The future itself: wind energy and its basics

What is Wind Energy?

Wind energy (or wind power) refers to the process of generating electricity using wind or naturally occurring air flow in the atmosphere of the earth. Modern wind turbines are used to extract kinetic energy from the wind and generate electricity.

There are three main types of wind energy:

a) Grid-scale wind: Wind turbines ranging from 100 kilowatt to several megawatts, where electricity is transmitted to the grid of power transmission lines and distributed to the end user by electrical institutions or power system operators.

b) Distributed or “small” wind: Single small wind turbines below 100 kilowatt, which are used directly to power a home, farm or small business and are not connected to the mains.

c) Far coastal wind: These are wind turbines that are usually located on the continental shelf and planted under water with their large bodies. These turbines are larger than land based turbines but provide more power.

How do wind turbines work?

When wind breezes pass into a wind turbine, the propeller blades hold the wind’s kinetic energy, direct it, and convert it into mechanical energy. This turn turns into an internal shaft connected to the gearbox, which increases the speed of the rotation by a factor of 100. This turns into a generator that generates electricity.

Steel pipe towers, which usually stand at least 80 meters (262 feet) in length, support the center with 3 interconnected propeller blades and a closed part that includes the shaft, gearbox, generator and controls. Wind measurements are collected to turn the turbine to steer and face the strongest wind and capture the energy of the angle or the tilt of the propellers and make the best use of it.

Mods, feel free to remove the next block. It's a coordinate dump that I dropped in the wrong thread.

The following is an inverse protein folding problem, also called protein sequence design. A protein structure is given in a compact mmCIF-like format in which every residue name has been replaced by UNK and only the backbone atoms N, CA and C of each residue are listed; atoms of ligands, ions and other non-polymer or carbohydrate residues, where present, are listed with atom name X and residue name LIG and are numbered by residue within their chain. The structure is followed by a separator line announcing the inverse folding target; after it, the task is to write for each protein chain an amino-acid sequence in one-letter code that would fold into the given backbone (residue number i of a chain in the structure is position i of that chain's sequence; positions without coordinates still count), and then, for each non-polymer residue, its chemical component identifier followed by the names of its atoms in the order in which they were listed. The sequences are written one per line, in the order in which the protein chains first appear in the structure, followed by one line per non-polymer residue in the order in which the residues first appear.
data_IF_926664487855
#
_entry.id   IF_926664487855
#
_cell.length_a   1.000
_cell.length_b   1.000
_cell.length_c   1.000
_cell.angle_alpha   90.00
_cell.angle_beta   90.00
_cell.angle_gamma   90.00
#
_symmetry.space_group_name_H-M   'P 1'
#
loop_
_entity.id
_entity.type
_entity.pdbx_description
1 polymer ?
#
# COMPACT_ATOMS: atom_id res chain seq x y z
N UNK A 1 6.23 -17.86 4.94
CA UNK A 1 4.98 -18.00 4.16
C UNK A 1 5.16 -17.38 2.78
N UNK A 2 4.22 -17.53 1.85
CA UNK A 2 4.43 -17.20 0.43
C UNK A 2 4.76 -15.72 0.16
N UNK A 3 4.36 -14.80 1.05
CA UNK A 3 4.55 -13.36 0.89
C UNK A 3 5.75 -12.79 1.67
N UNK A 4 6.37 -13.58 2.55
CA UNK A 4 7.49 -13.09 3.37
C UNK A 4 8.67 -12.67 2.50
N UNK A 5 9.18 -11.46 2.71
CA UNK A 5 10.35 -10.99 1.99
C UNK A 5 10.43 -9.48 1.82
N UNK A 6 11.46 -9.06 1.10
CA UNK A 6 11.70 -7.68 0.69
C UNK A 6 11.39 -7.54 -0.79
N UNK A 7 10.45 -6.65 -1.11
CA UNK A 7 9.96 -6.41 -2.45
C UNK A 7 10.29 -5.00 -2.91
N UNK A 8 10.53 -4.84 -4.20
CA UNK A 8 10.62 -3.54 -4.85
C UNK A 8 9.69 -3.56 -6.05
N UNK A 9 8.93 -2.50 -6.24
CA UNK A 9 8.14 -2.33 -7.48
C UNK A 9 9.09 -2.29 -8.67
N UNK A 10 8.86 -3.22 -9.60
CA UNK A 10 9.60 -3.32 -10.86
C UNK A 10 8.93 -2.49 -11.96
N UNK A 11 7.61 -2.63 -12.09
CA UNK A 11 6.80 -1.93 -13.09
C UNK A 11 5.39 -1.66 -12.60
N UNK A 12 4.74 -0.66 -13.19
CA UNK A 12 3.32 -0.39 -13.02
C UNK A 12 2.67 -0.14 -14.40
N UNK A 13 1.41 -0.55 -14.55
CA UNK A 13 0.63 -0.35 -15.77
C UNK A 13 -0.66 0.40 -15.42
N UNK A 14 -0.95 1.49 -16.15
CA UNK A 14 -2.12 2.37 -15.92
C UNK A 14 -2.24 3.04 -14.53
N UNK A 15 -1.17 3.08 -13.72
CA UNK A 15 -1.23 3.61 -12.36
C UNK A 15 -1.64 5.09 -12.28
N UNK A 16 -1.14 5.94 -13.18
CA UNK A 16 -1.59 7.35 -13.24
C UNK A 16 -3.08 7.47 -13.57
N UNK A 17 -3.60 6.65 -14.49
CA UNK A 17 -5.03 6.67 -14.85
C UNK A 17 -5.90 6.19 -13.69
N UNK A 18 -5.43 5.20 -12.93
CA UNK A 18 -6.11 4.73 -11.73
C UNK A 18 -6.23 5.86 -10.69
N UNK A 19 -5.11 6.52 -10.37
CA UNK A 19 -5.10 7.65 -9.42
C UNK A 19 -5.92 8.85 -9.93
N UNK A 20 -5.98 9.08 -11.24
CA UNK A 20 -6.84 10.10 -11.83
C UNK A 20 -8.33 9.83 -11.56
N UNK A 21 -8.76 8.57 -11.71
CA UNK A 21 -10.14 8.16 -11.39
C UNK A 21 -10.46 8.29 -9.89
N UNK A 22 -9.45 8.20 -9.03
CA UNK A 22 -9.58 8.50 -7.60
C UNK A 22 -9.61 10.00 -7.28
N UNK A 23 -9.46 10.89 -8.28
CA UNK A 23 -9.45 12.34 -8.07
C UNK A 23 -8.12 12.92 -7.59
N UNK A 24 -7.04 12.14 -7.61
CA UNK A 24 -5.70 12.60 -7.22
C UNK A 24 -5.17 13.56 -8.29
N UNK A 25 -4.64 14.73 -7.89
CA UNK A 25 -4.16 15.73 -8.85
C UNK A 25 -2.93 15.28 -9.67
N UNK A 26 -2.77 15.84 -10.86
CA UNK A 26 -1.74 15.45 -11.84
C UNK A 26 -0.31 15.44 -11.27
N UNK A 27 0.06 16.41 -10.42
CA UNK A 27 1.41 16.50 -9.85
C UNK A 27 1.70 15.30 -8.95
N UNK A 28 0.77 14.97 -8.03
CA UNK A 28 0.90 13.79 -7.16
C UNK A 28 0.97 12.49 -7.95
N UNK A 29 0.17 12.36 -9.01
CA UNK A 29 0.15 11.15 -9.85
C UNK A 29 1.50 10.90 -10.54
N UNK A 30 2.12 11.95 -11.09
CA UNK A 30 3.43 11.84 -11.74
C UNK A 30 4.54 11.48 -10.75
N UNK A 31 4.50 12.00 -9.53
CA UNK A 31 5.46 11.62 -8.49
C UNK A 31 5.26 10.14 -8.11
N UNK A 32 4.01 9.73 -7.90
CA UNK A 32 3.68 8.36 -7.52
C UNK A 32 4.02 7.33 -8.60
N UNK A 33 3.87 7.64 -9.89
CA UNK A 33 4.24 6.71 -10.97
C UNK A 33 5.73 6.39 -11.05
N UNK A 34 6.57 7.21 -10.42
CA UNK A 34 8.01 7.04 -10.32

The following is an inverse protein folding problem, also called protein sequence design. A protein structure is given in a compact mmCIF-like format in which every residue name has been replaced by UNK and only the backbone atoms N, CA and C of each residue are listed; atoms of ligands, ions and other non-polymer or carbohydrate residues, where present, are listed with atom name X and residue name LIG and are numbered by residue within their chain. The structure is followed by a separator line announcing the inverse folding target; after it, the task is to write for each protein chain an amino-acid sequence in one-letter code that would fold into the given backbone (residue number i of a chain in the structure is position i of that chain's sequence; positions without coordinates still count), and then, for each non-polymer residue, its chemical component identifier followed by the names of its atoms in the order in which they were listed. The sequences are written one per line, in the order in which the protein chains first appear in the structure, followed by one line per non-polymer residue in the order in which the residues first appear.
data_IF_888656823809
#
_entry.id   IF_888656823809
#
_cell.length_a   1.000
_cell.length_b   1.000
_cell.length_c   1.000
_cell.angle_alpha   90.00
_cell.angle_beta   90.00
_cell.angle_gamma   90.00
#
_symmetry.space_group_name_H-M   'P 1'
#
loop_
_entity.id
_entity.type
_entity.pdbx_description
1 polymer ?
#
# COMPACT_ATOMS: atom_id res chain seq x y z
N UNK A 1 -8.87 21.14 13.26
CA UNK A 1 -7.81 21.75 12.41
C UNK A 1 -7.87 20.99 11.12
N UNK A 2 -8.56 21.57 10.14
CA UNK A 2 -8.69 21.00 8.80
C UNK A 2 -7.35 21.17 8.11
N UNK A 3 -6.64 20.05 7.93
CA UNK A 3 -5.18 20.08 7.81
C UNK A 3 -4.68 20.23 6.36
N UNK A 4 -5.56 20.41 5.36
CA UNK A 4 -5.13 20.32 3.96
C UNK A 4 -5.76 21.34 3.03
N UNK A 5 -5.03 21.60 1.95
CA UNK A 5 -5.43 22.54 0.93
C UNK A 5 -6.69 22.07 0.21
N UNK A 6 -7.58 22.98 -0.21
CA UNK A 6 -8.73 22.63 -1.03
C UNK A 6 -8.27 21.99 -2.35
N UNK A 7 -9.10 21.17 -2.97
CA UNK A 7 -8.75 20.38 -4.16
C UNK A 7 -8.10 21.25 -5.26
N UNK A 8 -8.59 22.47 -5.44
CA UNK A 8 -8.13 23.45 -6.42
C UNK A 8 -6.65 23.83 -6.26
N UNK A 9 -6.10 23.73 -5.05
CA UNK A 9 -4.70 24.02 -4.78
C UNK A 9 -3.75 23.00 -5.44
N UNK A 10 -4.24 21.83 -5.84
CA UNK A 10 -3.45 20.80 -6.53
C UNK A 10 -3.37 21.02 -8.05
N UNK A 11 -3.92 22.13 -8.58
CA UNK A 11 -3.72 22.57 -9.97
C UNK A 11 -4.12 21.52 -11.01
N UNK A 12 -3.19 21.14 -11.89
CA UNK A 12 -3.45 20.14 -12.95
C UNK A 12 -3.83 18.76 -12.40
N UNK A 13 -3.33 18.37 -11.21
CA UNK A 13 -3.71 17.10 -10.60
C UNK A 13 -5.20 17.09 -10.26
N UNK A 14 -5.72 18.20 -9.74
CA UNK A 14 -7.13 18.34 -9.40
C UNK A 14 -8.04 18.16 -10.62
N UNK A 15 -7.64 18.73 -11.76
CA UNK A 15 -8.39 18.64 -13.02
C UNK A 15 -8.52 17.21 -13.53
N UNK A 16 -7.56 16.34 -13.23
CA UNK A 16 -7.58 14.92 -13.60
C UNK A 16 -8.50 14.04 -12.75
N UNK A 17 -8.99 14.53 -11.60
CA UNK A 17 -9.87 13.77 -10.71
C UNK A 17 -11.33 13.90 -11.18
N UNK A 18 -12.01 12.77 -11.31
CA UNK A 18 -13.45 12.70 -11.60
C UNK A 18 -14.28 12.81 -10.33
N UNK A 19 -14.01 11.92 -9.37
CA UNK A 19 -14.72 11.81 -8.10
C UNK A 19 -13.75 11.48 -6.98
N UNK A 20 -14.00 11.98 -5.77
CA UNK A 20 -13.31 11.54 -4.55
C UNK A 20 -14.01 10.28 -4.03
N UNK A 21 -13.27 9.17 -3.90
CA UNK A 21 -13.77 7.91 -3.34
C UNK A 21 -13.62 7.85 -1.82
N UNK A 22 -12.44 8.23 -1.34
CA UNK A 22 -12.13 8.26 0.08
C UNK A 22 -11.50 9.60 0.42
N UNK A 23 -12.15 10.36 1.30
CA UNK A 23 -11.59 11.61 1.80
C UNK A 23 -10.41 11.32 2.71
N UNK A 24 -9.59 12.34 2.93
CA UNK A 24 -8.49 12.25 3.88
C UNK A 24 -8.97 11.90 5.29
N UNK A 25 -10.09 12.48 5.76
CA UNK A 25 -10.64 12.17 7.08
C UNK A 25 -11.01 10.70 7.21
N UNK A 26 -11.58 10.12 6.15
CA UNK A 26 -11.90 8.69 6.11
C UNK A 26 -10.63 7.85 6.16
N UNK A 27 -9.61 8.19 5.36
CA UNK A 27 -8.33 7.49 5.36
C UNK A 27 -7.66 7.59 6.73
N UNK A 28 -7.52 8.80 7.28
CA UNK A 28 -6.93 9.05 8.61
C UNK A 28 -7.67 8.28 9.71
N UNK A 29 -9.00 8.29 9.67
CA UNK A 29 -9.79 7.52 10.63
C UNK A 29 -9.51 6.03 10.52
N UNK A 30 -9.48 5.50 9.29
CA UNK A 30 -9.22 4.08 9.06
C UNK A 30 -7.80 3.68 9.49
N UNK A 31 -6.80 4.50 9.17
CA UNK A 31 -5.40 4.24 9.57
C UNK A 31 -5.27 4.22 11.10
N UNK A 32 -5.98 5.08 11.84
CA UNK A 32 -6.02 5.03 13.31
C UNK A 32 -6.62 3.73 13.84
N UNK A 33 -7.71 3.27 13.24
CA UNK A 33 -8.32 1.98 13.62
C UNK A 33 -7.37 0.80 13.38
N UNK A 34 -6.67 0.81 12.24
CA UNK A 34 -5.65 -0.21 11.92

A typical modern turbine, known as the cutting speed, will start generating electricity when the wind speed reaches 6 to 9 miles per hour. If the wind blows too hard (roughly 55 miles per hour), the turbines will be disabled to prevent damage to the equipment. For a year, modern turbines can generate over 90 percent of usable electricity.

For example, if the wind in a turbine reaches a cutting speed of six to nine miles / hour, the turbine starts generating electricity. Electricity production increases as wind speeds increase.

Another common measure of wind power generation is called the capacity factor. This measures the amount of electricity a wind turbine generates in a given time (typically one year) based on its maximum potential.

For example, suppose the maximum theoretical output of two megawatts of wind turbines in a year is 17,520 megawatts-hours (twice 8,760 hours, the number of hours in a year). However, the turbine could only produce 7,884 megawatt hours throughout the year, because the wind was not always blowing hard enough to produce the maximum amount of electricity the turbine could produce. In this case, the turbine has a 45 percent (7.884 divided 17,520) capacity factor.

Remember, this does not mean that this turbine produces only 45 percent of electricity. Modern wind farms generally have more than 40 percent capacity factors,

Windmills and Wind Turbines

Sometimes people use the terms “pinwheel” and “wind turbine” interchangeably, but there are important differences. People have been using windmills for centuries to grind grain, pump water, and do other things. Windmills produce mechanical energy but not electricity. In contrast, modern wind turbines are highly developed machines with more than 8,000 parts that use the kinetic energy of the wind and convert it into electricity.

What is a wind farm?

Often, a large number of wind turbines, called a wind project or wind farm, are built close together. A wind farm functions as a single power plant and sends electricity to the grid.

How does wind energy reach you?

Turbines in a wind farm are connected so that the electricity they produce can switch from the wind farm to the power grid. When wind power is in the main power grid, electrical services or power operators send electricity to where people need it.
Smaller transmission lines, called distribution lines, collect the electricity generated in the wind project and carry it to larger “network” transmission lines where electricity can go where needed over long distances. Finally, smaller distribution lines transmit electricity directly to your city, home or business.

Bir cevap yazın

E-posta hesabınız yayımlanmayacak. Gerekli alanlar * ile işaretlenmişlerdir